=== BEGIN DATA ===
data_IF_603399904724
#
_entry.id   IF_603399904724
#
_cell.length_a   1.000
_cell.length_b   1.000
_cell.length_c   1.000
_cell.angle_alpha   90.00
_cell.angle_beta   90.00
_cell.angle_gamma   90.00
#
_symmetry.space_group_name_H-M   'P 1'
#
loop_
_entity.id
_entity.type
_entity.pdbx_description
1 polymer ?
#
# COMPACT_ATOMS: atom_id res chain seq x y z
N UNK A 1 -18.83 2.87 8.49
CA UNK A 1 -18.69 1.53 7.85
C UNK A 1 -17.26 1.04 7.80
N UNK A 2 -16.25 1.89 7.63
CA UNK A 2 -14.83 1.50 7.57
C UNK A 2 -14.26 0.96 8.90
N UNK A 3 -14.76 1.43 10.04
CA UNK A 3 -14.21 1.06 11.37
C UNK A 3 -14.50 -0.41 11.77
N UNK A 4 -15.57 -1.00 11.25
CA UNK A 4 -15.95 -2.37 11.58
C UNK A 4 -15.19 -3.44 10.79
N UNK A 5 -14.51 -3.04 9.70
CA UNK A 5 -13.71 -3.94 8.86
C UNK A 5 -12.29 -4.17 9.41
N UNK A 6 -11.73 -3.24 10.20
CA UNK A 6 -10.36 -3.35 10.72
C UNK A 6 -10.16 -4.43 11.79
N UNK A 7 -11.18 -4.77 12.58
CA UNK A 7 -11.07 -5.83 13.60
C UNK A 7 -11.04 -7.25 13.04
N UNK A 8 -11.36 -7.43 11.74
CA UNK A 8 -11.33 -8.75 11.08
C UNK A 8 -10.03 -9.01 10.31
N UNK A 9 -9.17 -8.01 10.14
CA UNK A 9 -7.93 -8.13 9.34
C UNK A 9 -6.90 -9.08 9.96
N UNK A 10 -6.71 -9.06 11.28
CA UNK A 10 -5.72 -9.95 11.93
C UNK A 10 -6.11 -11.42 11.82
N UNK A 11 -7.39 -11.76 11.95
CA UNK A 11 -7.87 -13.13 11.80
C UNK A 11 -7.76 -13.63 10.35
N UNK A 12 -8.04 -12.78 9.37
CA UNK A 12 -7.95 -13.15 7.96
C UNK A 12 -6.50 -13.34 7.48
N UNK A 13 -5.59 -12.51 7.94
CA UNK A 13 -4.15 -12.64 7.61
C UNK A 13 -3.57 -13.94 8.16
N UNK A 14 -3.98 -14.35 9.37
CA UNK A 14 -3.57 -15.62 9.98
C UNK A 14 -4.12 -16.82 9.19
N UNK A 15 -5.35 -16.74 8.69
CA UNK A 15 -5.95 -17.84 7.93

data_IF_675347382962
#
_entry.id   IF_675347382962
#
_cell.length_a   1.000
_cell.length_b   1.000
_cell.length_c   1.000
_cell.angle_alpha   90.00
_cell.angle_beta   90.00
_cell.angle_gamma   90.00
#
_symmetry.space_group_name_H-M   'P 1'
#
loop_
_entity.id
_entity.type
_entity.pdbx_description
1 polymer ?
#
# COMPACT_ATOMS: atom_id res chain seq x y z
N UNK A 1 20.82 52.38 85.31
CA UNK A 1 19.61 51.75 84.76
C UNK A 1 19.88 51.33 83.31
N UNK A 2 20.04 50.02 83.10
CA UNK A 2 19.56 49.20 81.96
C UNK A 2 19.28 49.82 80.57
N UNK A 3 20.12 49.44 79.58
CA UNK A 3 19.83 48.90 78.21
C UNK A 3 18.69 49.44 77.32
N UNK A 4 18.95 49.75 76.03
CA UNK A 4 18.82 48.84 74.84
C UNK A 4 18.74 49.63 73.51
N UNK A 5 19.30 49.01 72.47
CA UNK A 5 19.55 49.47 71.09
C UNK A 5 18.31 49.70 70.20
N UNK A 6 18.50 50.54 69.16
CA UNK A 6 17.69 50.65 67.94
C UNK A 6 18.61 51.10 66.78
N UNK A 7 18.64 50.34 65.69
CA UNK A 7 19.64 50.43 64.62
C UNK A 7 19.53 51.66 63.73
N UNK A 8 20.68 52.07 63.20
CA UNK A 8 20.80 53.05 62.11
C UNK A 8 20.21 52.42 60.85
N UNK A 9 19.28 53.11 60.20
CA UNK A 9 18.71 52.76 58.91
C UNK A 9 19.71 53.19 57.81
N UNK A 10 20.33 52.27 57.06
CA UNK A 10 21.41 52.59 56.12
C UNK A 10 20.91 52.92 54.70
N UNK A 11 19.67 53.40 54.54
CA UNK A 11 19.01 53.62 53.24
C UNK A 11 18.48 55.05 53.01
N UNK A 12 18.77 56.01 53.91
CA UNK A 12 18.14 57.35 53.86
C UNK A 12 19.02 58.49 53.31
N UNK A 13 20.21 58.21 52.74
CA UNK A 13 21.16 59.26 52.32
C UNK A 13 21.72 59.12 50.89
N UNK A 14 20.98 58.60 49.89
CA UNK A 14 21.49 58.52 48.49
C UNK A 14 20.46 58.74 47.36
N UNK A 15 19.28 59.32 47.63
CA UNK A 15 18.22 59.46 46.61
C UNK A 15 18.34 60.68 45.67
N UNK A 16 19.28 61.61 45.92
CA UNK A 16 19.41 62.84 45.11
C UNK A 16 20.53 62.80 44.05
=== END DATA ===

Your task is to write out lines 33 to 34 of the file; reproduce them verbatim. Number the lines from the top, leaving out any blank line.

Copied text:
N UNK A 5 -14.51 -3.04 9.70
CA UNK A 5 -13.71 -3.94 8.86